PRESIDENT BUSH'S new national security strategy makes the point that "though tyranny has few advocates, it needs more adversaries." The good news about Belarus's farcical presidential election Sunday is that dictator Alexander Lukashenko has acquired a few. To the long-standing enmity of the Bush administration can be added that of the Organization for Security and Cooperation in Europe, whose monitoring mission quickly judged the election as unfair and condemned the "arbitrary use of state power"; the Council of Europe, which called the ballot "a farce"; and the European Union, which said that new sanctions against Mr. Lukashenko and his regime were "very likely."
Most encouraging of all was the appearance in downtown Minsk on Sunday and again last night of thousands of opposition protesters, in spite of snow and a hail of threats by Mr. Lukashenko to break up demonstrations by force. The largest opposition gatherings in his 12 years of rule showed that there is a foundation for a Belarusan freedom movement, like those that eventually triumphed in neighboring Poland and Ukraine.
After years of tolerating a dictatorship on their borders, European countries finally are taking measures against Belarus. Visa sanctions have been applied against some officials of the regime; those now need to be extended to Mr. Lukashenko himself, and complemented with a freeze on bank accounts and other assets. The European Union has begun broadcasting objective news into the country, which could help to counter pervasive censorship. Neighbors such as Lithuania and Slovakia have been working with the opposition, which needs funding for communications and organizing.
All of this might have a decisive impact if not for the countervailing influence of Russia, which still prefers dictatorships in Europe. The new chairman of the Group of Eight -- that would be Russian President Vladimir Putin -- publicly congratulated Mr. Lukashenko yesterday, saying the election "highlighted voters' trust in your course." What of the massive manipulation witnessed by the international election observers? The Kremlin approves of it.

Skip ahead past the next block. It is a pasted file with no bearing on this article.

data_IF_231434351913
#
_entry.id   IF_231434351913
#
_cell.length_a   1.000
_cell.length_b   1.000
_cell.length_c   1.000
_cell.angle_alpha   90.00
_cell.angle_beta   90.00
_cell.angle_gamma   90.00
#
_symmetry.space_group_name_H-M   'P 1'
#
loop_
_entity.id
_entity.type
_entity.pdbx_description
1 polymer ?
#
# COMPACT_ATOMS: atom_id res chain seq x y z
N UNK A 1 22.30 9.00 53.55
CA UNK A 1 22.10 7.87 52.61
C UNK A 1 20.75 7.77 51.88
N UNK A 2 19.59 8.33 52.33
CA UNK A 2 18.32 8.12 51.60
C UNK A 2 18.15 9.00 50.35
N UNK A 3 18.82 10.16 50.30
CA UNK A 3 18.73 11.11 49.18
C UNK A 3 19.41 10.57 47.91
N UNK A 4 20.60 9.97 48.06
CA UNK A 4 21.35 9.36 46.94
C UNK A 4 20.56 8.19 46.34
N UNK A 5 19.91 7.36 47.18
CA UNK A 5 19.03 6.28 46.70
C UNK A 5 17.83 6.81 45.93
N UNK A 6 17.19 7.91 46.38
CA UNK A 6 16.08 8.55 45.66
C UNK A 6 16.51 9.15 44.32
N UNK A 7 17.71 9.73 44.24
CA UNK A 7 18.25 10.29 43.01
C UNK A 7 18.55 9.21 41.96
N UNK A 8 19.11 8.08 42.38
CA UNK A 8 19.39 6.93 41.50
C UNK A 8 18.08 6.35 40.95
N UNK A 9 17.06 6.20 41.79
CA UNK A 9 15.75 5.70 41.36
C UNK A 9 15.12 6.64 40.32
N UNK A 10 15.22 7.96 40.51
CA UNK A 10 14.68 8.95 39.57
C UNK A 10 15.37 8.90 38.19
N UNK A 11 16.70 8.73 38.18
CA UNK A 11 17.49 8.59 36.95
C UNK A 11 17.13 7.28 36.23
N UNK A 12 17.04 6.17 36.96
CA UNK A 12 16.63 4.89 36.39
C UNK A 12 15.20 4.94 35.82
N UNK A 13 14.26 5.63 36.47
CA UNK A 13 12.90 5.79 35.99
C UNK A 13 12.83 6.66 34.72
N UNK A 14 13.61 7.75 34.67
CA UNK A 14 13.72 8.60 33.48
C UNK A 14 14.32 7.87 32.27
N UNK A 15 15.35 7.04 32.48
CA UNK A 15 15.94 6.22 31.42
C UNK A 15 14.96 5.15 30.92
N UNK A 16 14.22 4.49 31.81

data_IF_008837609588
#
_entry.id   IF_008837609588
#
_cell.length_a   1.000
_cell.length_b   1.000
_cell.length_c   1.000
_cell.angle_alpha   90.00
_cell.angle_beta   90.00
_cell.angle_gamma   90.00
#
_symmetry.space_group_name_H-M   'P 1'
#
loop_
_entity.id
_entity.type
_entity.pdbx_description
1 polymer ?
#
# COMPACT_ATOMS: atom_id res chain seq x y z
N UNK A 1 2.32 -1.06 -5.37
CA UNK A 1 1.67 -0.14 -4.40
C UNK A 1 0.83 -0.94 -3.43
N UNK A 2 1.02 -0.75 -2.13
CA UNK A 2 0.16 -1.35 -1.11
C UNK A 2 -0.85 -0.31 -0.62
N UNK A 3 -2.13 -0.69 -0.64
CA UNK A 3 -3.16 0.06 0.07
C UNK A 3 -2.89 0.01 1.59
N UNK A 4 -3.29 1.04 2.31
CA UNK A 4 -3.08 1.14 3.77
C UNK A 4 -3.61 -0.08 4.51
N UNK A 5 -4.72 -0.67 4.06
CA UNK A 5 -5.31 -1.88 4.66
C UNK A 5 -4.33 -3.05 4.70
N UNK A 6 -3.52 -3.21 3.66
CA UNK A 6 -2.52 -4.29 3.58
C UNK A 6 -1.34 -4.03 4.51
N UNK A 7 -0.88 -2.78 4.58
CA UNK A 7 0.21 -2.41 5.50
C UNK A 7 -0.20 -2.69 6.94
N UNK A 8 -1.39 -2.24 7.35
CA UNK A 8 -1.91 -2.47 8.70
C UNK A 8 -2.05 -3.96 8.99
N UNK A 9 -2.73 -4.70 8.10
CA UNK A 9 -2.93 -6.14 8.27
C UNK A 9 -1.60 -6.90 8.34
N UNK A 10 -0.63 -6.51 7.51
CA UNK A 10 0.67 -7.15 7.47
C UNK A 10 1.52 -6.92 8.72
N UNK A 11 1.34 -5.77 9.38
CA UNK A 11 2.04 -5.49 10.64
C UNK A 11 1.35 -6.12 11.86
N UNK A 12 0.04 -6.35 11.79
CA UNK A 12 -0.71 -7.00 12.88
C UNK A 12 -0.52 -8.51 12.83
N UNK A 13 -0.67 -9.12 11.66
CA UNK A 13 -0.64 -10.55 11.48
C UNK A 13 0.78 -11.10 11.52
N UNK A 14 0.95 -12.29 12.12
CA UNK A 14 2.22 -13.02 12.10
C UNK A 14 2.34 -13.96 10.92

In fact, the G-8 chairman, who has been promoting "energy security" as a topic for discussion during the summit he will proudly host in St. Petersburg, is so pleased with Mr. Lukashenko's government that he is supplying it with gas at one-fifth the price he recently proposed to charge democratic Ukraine. That subsidy, and Russian purchases of the substandard goods of Belarusan state factories, prop up an economy barely changed from the Soviet model. The unambiguous policy of the G-8 chairman is to preserve Russia's domination of its neighbor by backing a dictator who falsifies elections, has murdered leading opponents and enriches himself through arms sales to such countries as Iran and Sudan.
That presumably won't stop President Bush and the six other leaders of Western democracies from toasting their G-8 chairman in St. Petersburg this summer. Too bad the national security strategy seems not to extend that far; Mr. Putin's emerging autocracy also deserves some adversaries.
・ベラルーシの取り組み（日本語訳） ２００６．３．２１（火） ページA16
ブッシュ大統領の新しい国家安全保障戦略は「圧政国家にはわずかな支持者しかいないが、より多くの敵を必要とする」というポイントを持っています。日曜のベラルーシにおけるばかげた大統領選での朗報は、独裁者のアレクサンドル・ルカシェンコが再選したということです。ブッシュ政権の長年の敵意は、選挙を監視するミッションにおいて不公正であると判断し、「国家権力の濫用」と非難した欧州安全保障・協力機構（OSCE）、投票を茶番と呼んだ欧州評議会（the Council of Europe）、ルカシェンコ氏と彼の政権への制裁は妥当だとする欧州連合（the European Union）などの評価に付け加えられました。